Supervisors can send real-time metrics (e.g., picking and packing rates by team or individual members; rankings; actual versus goal performance) via display screens and desktop dashboards to employees on the manufacturing or warehouse floor. This enables them to better make decisions in real time. The data also can be pushed to mobile devices, enabling management to monitor activity from any location or through pre-set, threshold alert notifications.

“Once the data (real time metrics showing production or safety or quality or any number of KPI’s) is collected, then that data can be displayed anywhere – large scoreboards, desktops or mobile devices,” says Kerwin Everson, vice president of supply chain solutions at RMG Networks.

“We have customers displaying information on pallet building goals and pallet builder actual performance on a real-time or close to real-time basis, adds Steve Chang, senior vice president of strategy and solutions at RMG Networks. “This allows a shift, team or individual to know how they are doing and to manage to the best result.”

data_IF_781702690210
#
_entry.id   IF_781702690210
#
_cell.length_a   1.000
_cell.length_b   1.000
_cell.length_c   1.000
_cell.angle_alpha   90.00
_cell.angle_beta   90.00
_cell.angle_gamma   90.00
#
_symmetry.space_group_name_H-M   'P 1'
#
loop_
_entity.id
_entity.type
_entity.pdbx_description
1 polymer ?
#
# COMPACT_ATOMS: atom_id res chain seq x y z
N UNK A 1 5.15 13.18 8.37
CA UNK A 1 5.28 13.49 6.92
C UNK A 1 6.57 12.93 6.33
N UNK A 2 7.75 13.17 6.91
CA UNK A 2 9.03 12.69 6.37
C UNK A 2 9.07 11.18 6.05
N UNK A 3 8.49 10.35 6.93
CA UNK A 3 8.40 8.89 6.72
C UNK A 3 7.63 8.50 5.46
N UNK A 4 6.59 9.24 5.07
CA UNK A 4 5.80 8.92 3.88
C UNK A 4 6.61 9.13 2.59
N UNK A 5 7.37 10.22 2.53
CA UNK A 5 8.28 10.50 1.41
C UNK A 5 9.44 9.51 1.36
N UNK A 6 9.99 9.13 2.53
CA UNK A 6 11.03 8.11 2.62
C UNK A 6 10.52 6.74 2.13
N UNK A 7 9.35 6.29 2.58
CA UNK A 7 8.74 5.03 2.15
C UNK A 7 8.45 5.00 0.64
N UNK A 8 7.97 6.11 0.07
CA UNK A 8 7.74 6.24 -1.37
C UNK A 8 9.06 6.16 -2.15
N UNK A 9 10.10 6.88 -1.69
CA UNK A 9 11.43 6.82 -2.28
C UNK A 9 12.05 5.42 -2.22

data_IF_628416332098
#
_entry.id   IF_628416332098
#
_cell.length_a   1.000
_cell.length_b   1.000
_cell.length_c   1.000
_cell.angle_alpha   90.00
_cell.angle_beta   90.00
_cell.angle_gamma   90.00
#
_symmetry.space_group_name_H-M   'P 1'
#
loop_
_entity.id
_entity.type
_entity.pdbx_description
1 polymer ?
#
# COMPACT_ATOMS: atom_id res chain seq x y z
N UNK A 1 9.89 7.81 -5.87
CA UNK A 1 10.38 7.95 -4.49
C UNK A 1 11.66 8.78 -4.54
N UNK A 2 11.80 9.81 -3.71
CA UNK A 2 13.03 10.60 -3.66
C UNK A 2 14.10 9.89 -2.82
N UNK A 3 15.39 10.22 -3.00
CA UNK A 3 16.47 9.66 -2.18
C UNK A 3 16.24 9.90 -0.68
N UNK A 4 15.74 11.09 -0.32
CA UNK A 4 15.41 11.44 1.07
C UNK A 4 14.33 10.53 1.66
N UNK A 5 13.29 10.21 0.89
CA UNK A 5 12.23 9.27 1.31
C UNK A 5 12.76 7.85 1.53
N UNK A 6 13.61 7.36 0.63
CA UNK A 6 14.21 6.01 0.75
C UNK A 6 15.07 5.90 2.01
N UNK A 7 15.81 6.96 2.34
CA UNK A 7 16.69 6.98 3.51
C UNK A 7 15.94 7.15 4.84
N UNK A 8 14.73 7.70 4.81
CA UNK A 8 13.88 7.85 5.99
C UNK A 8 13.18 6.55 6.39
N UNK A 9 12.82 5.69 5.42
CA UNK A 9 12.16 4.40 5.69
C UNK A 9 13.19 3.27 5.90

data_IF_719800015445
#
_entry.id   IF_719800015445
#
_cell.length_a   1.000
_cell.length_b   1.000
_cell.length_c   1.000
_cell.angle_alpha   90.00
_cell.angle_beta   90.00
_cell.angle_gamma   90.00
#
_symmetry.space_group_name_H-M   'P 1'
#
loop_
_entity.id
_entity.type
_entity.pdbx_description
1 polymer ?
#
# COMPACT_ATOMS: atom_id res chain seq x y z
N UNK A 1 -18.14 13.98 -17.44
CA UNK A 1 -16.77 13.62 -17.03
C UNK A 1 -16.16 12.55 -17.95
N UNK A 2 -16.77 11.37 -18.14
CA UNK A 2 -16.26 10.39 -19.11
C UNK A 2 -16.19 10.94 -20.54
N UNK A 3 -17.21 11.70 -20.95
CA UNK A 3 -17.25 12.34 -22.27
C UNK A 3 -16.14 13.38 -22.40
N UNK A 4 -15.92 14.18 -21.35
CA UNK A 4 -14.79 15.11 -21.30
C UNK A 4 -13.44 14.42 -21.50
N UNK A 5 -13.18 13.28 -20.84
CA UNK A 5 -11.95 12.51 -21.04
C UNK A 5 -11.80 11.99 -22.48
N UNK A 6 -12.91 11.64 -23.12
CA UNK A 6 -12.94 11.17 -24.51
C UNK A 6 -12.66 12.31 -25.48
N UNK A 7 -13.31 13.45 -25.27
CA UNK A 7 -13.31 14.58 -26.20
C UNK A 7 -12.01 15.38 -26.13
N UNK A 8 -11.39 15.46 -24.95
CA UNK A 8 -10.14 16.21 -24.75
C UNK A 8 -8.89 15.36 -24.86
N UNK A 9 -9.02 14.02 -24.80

“We also have food and beverage customers displaying receiving performance versus actual on large displays to help forklift drivers understand their real-time performance as they move in and out of the receiving area,” Chang continues. “Productivity has consistently improved when the solution is deployed and when the real-time performance data becomes visible.”

Materials handling equipment grows

The increased computing power now available has also improved the case for automated materials handling equipment in the f&b warehouse, some observers claim. As warehouses deploy more robust WMS systems, many think automated materials handling equipment will expand.